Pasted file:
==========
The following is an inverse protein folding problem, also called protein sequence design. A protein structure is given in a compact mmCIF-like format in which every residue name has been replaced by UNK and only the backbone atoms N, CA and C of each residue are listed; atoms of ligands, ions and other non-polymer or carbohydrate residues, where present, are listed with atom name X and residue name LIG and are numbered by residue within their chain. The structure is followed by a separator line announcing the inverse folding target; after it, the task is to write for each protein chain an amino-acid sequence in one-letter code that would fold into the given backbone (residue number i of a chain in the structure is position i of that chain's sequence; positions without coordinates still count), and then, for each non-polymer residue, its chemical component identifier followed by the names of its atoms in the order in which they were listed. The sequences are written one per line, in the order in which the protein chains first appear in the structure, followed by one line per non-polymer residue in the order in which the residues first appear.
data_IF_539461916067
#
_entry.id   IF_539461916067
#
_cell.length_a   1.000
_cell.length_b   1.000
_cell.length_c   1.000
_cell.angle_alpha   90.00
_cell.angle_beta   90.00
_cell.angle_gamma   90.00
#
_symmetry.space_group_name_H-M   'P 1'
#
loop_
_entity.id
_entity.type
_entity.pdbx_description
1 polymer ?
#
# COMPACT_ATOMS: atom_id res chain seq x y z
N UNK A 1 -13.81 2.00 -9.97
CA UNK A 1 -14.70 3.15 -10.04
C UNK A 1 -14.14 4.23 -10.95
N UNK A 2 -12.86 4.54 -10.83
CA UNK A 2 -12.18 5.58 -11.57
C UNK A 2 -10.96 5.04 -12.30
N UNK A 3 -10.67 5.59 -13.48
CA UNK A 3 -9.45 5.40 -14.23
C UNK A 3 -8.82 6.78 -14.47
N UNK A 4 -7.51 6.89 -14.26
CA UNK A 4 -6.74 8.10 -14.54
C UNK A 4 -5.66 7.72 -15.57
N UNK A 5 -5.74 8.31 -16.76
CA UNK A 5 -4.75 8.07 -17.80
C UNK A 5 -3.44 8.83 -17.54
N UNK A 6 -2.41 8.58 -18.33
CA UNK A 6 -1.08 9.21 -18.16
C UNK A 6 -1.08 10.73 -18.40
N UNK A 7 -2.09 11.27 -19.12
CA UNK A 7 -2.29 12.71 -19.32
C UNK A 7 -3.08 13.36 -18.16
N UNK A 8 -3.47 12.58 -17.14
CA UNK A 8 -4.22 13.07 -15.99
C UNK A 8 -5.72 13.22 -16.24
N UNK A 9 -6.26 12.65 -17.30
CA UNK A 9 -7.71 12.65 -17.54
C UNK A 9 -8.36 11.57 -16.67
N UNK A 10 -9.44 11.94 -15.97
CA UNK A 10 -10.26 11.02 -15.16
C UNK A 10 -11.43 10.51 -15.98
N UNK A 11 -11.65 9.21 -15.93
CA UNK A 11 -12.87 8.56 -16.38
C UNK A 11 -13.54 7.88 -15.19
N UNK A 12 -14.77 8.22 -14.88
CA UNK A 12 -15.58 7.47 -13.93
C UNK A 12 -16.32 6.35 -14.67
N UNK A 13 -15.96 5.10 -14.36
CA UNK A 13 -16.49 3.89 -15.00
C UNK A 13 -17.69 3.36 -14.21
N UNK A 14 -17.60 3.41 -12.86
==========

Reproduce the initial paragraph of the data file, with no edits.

The following is an inverse protein folding problem, also called protein sequence design. A protein structure is given in a compact mmCIF-like format in which every residue name has been replaced by UNK and only the backbone atoms N, CA and C of each residue are listed; atoms of ligands, ions and other non-polymer or carbohydrate residues, where present, are listed with atom name X and residue name LIG and are numbered by residue within their chain. The structure is followed by a separator line announcing the inverse folding target; after it, the task is to write for each protein chain an amino-acid sequence in one-letter code that would fold into the given backbone (residue number i of a chain in the structure is position i of that chain's sequence; positions without coordinates still count), and then, for each non-polymer residue, its chemical component identifier followed by the names of its atoms in the order in which they were listed. The sequences are written one per line, in the order in which the protein chains first appear in the structure, followed by one line per non-polymer residue in the order in which the residues first appear.